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The chief Executive of the FCA, Martin Wheatley, may believe that 2013 was the year in which the financial world put aside the sins of the past; but the latest fine handed out to Lloyds Bank shows yet again the scale of the challenge facing the financial services industry. Mis-selling, forcing employees to sell out of greed or out of fear, jumping on the latest bandwagon to add a quick buck to the profit line; all should have no place in business but all were distressingly too familiar in recent times.
So if as Martin Wheatley believes 2014 is to be a year of moving on, of achieving a cultural transition which sets “clear blue water between the past and future” what changes are we going to see? Well it is hoped that the path chosen by the banks and others is not simply that of ‘changing the pay structure’. Speaking to The Financial Times, Alison Brittain, head of retail banking at Lloyds confirmed that “uncapped bonuses, disproportionate payouts, demoting staff who missed targets” have all been swept away in favour of customer service. Other banks too have confirmed that bonus payments are more likely to be based on customer service or satisfaction levels.
But the question has to be asked whether the banks and others have truly changed or whether they have simply exchanged one millstone for another. Does customer service truly mean providing an exceptional experience for customers or will it be a target driven, individually measured, silo’d standard which rewards those who see x number of customers in a set period and who persuades them to take up y products which of course will ‘be good for them’?
The danger is that taking measures such as changing pay structures or measuring customer service is simply scratching at an itch without doing anything to understand the root cause. They are easy changes to achieve, give the PR people something to write about and look good in annual reports. But unless the underlying culture undergoes a fundamental change the same old patterns will simply repeat themselves.
If financial institutions are to change, to move away from “ethics of obedience” and towards “the ethics of care and the ethics of reason” which Martin Wheatley asks of them then something more fundamental is required. We can’t go back to the olden days in which your bank manager was your manager for life, knew everything about you and advised you individually. We shouldn’t even try because the world has moved on and what worked then is not appropriate now. But the principle of taking time to understand customer needs, taking accountability for every aspect of a process and truly making life as easy as possible for the customer is as relevant now as it was then.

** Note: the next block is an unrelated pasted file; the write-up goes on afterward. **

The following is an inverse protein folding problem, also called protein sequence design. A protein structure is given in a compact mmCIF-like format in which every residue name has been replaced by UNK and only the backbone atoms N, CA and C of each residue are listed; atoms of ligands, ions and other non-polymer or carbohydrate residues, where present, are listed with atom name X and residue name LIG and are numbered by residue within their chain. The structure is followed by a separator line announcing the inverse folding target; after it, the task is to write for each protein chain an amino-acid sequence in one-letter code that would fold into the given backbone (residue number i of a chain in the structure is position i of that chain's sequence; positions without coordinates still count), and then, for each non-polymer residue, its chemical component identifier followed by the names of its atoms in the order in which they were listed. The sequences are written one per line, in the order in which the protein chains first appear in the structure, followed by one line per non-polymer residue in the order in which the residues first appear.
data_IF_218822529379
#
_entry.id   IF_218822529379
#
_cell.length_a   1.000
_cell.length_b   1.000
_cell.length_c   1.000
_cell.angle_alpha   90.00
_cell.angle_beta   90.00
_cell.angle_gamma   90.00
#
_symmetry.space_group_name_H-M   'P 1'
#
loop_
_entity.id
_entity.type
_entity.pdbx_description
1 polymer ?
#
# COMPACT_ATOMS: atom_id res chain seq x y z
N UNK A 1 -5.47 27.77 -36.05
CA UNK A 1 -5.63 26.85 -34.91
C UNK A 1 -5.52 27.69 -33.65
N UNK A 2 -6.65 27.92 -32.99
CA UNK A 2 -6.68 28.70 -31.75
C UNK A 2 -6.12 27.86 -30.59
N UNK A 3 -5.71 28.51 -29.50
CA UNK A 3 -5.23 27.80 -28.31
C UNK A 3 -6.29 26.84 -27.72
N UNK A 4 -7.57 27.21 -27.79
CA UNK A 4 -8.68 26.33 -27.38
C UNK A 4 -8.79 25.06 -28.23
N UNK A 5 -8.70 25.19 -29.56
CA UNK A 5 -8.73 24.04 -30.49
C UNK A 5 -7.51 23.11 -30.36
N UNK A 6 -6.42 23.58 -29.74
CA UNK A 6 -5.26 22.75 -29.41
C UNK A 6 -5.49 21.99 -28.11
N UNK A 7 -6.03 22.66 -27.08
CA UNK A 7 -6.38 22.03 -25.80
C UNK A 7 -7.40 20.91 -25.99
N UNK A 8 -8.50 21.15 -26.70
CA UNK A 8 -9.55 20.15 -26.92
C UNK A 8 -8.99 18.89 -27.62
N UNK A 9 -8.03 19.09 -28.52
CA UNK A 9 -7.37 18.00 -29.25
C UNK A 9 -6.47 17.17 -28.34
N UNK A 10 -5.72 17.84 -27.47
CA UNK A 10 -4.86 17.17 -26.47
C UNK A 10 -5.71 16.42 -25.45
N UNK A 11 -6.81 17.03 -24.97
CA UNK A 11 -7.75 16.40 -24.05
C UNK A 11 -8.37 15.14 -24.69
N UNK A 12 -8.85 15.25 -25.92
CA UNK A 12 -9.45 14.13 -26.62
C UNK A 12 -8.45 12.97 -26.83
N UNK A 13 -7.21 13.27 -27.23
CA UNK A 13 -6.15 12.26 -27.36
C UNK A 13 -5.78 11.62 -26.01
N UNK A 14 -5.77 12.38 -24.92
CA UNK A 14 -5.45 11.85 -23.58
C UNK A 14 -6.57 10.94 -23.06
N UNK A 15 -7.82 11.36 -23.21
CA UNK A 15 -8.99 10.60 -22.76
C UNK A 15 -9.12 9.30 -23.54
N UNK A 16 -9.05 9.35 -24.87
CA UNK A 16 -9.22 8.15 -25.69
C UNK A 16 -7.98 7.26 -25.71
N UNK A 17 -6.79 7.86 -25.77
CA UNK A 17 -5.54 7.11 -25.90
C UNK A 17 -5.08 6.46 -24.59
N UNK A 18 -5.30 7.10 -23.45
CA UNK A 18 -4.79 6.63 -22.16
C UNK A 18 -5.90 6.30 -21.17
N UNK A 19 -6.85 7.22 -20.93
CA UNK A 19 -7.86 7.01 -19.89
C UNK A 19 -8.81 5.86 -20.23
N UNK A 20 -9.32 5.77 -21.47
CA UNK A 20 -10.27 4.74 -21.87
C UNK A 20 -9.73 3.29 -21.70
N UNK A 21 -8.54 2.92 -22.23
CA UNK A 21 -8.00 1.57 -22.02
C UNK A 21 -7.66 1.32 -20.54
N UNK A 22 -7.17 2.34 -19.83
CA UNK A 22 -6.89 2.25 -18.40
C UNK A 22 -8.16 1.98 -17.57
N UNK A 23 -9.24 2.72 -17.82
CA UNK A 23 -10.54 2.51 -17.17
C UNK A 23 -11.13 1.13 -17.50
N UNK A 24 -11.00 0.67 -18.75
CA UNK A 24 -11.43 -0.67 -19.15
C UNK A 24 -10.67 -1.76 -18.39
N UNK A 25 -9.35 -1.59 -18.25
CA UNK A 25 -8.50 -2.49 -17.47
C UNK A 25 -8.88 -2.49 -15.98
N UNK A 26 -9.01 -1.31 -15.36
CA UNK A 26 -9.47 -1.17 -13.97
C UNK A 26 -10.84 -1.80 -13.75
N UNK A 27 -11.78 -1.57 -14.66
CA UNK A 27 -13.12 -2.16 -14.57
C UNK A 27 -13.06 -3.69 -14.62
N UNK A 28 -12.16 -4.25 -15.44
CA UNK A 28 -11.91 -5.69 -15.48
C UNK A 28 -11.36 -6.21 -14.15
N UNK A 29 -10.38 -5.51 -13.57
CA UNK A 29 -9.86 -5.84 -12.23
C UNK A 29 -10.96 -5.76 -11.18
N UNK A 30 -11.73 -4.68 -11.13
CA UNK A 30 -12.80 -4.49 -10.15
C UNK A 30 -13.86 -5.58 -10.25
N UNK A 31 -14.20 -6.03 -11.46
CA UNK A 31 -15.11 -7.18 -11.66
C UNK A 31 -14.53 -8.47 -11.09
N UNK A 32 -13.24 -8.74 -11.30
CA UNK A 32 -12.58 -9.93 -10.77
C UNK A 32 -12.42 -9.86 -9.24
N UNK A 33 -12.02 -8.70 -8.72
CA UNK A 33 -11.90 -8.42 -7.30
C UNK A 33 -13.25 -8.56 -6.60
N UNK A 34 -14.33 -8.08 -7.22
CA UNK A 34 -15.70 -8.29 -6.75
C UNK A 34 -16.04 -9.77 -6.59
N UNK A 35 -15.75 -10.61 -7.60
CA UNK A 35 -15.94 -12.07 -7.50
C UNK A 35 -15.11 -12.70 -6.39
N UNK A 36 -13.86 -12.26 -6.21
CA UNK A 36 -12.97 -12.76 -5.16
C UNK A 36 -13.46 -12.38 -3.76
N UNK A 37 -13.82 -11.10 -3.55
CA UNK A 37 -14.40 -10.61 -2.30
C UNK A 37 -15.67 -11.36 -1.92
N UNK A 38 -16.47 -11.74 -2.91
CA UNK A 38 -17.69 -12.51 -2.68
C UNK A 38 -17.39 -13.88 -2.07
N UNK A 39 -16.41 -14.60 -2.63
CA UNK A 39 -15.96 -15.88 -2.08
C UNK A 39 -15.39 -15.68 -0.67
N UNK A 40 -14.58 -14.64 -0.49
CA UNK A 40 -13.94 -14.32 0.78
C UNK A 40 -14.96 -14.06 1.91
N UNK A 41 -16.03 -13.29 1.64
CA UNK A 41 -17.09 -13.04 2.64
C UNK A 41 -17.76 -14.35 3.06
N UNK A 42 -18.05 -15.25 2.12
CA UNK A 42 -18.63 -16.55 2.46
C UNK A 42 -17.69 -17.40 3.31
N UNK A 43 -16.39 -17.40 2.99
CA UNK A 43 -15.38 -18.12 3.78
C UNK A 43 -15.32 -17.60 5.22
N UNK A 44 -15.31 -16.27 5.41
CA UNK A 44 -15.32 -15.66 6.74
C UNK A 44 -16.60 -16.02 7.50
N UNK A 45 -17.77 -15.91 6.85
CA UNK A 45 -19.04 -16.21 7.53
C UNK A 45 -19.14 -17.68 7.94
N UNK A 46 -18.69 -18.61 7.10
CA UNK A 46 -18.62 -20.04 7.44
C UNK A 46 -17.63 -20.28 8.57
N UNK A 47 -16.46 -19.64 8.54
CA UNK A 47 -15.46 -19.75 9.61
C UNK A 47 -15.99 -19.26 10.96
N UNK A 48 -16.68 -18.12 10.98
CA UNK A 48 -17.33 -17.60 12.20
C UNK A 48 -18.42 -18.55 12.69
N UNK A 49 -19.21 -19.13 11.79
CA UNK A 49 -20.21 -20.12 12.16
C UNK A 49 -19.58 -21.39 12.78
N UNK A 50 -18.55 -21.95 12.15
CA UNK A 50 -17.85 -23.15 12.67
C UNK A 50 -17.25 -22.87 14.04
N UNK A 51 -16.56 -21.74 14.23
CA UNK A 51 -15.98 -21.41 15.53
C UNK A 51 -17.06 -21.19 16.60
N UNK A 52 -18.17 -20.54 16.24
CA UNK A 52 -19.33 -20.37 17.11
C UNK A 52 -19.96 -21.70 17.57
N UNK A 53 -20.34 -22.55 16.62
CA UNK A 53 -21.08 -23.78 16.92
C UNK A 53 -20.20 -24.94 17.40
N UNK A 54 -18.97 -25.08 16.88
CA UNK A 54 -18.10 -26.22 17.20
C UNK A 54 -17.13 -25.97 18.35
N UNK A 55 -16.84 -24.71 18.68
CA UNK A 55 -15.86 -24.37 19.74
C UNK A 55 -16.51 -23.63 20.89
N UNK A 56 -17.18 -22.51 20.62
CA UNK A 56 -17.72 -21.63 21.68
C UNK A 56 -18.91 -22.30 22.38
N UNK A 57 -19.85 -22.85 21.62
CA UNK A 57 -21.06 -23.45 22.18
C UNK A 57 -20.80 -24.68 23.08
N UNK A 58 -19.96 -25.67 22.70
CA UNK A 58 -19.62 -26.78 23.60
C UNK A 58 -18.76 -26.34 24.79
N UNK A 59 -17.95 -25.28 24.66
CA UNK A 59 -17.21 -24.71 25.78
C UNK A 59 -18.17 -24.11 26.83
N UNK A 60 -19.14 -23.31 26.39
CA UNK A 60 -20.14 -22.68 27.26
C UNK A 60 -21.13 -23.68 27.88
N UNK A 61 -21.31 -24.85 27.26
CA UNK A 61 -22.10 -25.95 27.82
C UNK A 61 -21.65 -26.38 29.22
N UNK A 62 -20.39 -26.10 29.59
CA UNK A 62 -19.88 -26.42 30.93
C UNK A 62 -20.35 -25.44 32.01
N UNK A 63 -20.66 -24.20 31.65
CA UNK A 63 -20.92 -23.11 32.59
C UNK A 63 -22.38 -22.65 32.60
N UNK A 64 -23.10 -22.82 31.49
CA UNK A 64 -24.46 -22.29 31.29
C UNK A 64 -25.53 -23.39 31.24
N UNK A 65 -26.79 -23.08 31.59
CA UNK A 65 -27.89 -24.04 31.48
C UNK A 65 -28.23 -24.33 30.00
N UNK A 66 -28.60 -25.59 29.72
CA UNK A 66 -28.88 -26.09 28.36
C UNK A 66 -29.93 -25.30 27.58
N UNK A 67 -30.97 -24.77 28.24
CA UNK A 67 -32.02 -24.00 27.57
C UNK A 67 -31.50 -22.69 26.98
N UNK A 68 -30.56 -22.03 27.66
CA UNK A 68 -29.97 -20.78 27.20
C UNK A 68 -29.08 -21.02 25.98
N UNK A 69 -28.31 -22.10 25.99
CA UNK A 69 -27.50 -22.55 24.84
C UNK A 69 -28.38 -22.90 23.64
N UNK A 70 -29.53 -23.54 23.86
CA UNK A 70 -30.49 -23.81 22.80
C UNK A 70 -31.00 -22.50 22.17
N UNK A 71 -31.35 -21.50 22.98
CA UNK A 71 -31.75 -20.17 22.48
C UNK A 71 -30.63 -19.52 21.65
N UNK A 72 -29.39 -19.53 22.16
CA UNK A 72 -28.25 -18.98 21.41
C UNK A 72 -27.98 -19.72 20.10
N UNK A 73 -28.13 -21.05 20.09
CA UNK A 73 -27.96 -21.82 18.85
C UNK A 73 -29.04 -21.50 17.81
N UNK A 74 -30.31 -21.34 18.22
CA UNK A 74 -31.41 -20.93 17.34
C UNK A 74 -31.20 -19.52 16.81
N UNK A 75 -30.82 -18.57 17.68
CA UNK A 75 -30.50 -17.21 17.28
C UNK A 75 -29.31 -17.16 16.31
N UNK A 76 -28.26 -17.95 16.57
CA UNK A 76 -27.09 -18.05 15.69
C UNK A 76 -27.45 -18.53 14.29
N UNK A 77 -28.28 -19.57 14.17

Service is one thing, but if you don’t align your process and your organisation with what your customer needs then you may be fooling yourself that you have delivered good service (backed up by your own internal service metrics), when actually all you have done is provided a functional / operational service which often only delivers part of what the customer needs. The danger of rewarding by individual customer service measurement is that whilst staff may be able to deliver a good service for the small bit that they are responsible for, the overall experience falls down. Silos, blockages, staff not able to take accountability for every aspect of a customer query; all are failure points and all will result in an attempted resolution which descends into farce as the customer repeats their query over and over again, provides documents which are lost, tells the n’th operator that they have followed y process only for their query to be mis-routed with incorrect or insufficient information passed on.
What is required is for employees to be given responsibility and accountability, to be trained in dealing with customer issues and complaints and to be allowed the time to truly understand what is required, to devise solutions rather than flog products. But the sad thing is that as banks are proclaiming that they have embraced change we and others of our acquaintance have even in the past few weeks experienced the same old derisory levels of service from a variety of institutions. The fines may have been paid, the PR may be in place but same old, same old is all that customers are seeing.
Culture, standards, ethics, opening up to innovative ways of thinking; all start from the top. Right now the banks are paying the financial price for more than a decade of poor practice; but their customers and the wider society are also the poorer. Only when the words stop and the cultural transformations start will we truly see a change.